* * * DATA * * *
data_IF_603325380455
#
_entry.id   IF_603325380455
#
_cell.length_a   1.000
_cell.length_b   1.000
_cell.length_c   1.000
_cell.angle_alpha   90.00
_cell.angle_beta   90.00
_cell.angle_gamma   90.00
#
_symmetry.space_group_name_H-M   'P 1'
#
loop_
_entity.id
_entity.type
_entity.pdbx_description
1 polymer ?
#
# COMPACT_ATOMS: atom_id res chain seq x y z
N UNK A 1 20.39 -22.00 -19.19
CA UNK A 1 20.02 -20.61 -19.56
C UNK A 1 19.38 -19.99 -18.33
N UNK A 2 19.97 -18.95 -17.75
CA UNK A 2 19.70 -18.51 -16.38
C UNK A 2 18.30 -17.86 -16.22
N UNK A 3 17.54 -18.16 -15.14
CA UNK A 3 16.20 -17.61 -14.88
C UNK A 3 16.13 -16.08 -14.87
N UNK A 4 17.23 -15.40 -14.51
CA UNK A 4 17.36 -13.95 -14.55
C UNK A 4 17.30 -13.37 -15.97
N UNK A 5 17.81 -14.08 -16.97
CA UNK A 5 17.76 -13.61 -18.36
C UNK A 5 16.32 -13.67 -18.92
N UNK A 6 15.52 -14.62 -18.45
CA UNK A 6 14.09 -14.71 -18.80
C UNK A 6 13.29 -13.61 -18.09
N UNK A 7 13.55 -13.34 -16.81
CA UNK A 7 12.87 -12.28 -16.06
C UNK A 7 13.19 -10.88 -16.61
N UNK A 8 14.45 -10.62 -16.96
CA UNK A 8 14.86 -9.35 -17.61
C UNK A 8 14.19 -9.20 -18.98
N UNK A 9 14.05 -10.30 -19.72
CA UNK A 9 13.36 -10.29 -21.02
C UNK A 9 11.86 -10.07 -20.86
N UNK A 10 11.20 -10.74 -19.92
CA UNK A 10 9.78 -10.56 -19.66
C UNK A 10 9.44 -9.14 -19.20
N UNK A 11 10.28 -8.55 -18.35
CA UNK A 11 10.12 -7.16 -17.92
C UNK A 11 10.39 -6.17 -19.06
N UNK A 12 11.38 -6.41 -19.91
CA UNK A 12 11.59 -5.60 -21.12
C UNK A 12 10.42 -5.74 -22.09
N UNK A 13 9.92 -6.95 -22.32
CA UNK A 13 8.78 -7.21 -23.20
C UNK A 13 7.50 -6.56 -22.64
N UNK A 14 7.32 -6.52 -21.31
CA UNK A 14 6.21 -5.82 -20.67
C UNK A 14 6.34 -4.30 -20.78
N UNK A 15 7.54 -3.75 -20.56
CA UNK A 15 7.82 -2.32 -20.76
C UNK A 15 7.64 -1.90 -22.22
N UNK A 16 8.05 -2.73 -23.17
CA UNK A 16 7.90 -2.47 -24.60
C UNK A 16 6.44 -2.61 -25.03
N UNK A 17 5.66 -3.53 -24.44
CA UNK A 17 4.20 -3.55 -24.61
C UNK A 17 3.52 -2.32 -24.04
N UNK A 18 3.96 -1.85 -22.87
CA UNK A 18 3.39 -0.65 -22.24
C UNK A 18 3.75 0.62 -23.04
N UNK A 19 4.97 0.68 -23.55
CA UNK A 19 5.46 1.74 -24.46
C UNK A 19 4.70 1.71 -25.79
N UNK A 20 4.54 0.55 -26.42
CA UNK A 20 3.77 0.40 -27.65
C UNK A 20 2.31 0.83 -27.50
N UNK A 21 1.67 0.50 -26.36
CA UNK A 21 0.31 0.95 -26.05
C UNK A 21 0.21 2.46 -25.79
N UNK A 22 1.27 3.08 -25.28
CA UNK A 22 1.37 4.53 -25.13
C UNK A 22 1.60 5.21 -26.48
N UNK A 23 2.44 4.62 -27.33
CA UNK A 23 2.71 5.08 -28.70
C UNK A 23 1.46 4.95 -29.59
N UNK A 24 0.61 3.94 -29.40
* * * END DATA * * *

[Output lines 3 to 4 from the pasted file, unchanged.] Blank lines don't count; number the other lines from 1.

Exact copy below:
_entry.id   IF_603325380455
#